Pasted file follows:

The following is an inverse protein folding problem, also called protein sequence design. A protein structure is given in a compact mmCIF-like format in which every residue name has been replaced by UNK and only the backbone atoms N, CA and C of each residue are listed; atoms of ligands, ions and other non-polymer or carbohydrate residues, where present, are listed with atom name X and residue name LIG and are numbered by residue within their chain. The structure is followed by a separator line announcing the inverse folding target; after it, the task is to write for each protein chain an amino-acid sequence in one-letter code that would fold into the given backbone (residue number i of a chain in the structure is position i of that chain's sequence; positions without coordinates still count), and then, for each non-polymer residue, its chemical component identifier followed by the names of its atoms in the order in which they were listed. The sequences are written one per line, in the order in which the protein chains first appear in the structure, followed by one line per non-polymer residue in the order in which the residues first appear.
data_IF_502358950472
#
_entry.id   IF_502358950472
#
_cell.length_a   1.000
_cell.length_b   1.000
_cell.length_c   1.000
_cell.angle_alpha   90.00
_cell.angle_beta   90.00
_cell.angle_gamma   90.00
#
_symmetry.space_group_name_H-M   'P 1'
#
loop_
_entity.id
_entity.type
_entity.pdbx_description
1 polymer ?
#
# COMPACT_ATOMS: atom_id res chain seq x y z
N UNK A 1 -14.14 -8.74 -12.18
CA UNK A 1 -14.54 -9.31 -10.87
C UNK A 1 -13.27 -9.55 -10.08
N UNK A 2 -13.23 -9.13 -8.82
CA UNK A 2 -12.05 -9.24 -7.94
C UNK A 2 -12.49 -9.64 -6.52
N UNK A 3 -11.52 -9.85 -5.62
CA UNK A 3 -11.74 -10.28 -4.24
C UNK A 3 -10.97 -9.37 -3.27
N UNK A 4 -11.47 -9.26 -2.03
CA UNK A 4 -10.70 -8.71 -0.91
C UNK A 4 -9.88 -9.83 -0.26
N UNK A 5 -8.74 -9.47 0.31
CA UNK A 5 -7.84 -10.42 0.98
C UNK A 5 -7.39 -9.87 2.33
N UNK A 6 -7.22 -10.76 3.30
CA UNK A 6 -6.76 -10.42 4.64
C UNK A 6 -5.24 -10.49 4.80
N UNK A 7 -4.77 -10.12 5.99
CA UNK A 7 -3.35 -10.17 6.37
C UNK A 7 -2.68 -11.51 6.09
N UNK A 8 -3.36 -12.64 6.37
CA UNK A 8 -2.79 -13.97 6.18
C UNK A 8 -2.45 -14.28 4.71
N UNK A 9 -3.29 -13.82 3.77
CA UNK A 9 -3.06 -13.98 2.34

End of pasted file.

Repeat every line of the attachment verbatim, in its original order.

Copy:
The following is an inverse protein folding problem, also called protein sequence design. A protein structure is given in a compact mmCIF-like format in which every residue name has been replaced by UNK and only the backbone atoms N, CA and C of each residue are listed; atoms of ligands, ions and other non-polymer or carbohydrate residues, where present, are listed with atom name X and residue name LIG and are numbered by residue within their chain. The structure is followed by a separator line announcing the inverse folding target; after it, the task is to write for each protein chain an amino-acid sequence in one-letter code that would fold into the given backbone (residue number i of a chain in the structure is position i of that chain's sequence; positions without coordinates still count), and then, for each non-polymer residue, its chemical component identifier followed by the names of its atoms in the order in which they were listed. The sequences are written one per line, in the order in which the protein chains first appear in the structure, followed by one line per non-polymer residue in the order in which the residues first appear.
data_IF_502358950472
#
_entry.id   IF_502358950472
#
_cell.length_a   1.000
_cell.length_b   1.000
_cell.length_c   1.000
_cell.angle_alpha   90.00
_cell.angle_beta   90.00
_cell.angle_gamma   90.00
#
_symmetry.space_group_name_H-M   'P 1'
#
loop_
_entity.id
_entity.type
_entity.pdbx_description
1 polymer ?
#
# COMPACT_ATOMS: atom_id res chain seq x y z
N UNK A 1 -14.14 -8.74 -12.18
CA UNK A 1 -14.54 -9.31 -10.87
C UNK A 1 -13.27 -9.55 -10.08
N UNK A 2 -13.23 -9.13 -8.82
CA UNK A 2 -12.05 -9.24 -7.94
C UNK A 2 -12.49 -9.64 -6.52
N UNK A 3 -11.52 -9.85 -5.62
CA UNK A 3 -11.74 -10.28 -4.24
C UNK A 3 -10.97 -9.37 -3.27
N UNK A 4 -11.47 -9.26 -2.03
CA UNK A 4 -10.70 -8.71 -0.91
C UNK A 4 -9.88 -9.83 -0.26
N UNK A 5 -8.74 -9.47 0.31
CA UNK A 5 -7.84 -10.42 0.98
C UNK A 5 -7.39 -9.87 2.33
N UNK A 6 -7.22 -10.76 3.30
CA UNK A 6 -6.76 -10.42 4.64
C UNK A 6 -5.24 -10.49 4.80
N UNK A 7 -4.77 -10.12 5.99
CA UNK A 7 -3.35 -10.17 6.37
C UNK A 7 -2.68 -11.51 6.09
N UNK A 8 -3.36 -12.64 6.37
CA UNK A 8 -2.79 -13.97 6.18
C UNK A 8 -2.45 -14.28 4.71
N UNK A 9 -3.29 -13.82 3.77
CA UNK A 9 -3.06 -13.98 2.34